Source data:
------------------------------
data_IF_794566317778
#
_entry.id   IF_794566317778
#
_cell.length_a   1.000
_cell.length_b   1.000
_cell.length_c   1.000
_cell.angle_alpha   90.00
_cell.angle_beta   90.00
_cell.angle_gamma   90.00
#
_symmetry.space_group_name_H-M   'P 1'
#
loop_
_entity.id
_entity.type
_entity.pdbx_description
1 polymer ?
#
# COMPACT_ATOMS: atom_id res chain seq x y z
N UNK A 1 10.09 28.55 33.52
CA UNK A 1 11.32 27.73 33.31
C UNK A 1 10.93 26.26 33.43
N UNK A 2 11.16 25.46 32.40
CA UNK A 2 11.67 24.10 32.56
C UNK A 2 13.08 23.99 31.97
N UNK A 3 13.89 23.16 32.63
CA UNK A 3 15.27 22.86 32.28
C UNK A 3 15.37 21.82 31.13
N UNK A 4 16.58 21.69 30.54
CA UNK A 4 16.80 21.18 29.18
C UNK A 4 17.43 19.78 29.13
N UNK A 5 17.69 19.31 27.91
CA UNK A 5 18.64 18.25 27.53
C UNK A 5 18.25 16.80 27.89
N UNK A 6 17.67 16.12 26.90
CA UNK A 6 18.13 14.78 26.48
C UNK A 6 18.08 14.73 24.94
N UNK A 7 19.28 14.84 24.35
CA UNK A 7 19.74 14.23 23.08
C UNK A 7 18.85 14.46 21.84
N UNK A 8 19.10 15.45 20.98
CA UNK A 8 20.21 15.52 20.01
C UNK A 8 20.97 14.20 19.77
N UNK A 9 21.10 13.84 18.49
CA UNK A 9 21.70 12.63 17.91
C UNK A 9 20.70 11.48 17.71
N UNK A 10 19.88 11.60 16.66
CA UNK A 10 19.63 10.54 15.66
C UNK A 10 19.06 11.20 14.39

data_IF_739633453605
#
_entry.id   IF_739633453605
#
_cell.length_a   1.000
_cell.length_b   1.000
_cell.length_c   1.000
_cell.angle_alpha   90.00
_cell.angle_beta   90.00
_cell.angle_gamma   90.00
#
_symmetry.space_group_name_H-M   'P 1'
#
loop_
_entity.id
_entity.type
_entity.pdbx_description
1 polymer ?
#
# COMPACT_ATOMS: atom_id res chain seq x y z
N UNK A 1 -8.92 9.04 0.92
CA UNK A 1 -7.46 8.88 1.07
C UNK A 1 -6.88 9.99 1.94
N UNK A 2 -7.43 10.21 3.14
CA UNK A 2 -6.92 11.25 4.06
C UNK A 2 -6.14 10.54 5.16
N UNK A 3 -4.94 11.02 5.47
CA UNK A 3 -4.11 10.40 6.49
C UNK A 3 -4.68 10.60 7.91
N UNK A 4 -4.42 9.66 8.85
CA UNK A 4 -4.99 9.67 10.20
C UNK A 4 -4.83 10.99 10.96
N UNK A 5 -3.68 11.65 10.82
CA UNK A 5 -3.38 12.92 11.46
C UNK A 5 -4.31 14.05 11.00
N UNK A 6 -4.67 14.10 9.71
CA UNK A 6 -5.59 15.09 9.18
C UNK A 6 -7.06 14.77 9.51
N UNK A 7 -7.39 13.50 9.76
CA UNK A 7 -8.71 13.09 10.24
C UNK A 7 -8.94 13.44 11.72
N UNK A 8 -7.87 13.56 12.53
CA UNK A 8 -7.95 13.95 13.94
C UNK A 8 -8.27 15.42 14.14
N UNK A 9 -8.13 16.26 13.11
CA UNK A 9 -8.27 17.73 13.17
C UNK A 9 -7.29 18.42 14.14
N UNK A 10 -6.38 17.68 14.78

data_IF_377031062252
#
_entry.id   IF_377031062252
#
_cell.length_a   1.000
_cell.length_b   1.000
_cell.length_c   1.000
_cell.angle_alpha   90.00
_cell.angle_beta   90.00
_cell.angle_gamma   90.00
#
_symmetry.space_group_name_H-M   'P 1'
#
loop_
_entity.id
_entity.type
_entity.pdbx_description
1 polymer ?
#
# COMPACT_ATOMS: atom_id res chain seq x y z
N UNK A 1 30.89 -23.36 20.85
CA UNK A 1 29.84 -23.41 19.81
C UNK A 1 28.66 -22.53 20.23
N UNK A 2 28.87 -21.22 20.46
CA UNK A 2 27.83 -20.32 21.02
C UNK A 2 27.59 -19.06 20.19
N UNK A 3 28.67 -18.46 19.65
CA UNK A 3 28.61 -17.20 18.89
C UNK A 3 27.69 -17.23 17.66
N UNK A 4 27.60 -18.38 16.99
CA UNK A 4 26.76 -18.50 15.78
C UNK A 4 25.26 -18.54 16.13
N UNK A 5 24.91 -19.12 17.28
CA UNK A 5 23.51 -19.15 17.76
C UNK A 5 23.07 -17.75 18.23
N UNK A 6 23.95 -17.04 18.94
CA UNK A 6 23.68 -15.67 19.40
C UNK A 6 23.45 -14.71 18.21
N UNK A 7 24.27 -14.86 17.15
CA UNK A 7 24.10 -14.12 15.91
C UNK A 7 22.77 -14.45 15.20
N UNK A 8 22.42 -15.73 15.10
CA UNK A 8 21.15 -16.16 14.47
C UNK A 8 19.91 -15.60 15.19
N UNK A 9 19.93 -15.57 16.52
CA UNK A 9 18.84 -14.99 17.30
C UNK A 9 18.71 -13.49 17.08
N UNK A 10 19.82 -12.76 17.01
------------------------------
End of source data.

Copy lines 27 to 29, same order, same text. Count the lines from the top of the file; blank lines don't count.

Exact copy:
N UNK A 3 13.89 23.16 32.63
CA UNK A 3 15.27 22.86 32.28
C UNK A 3 15.37 21.82 31.13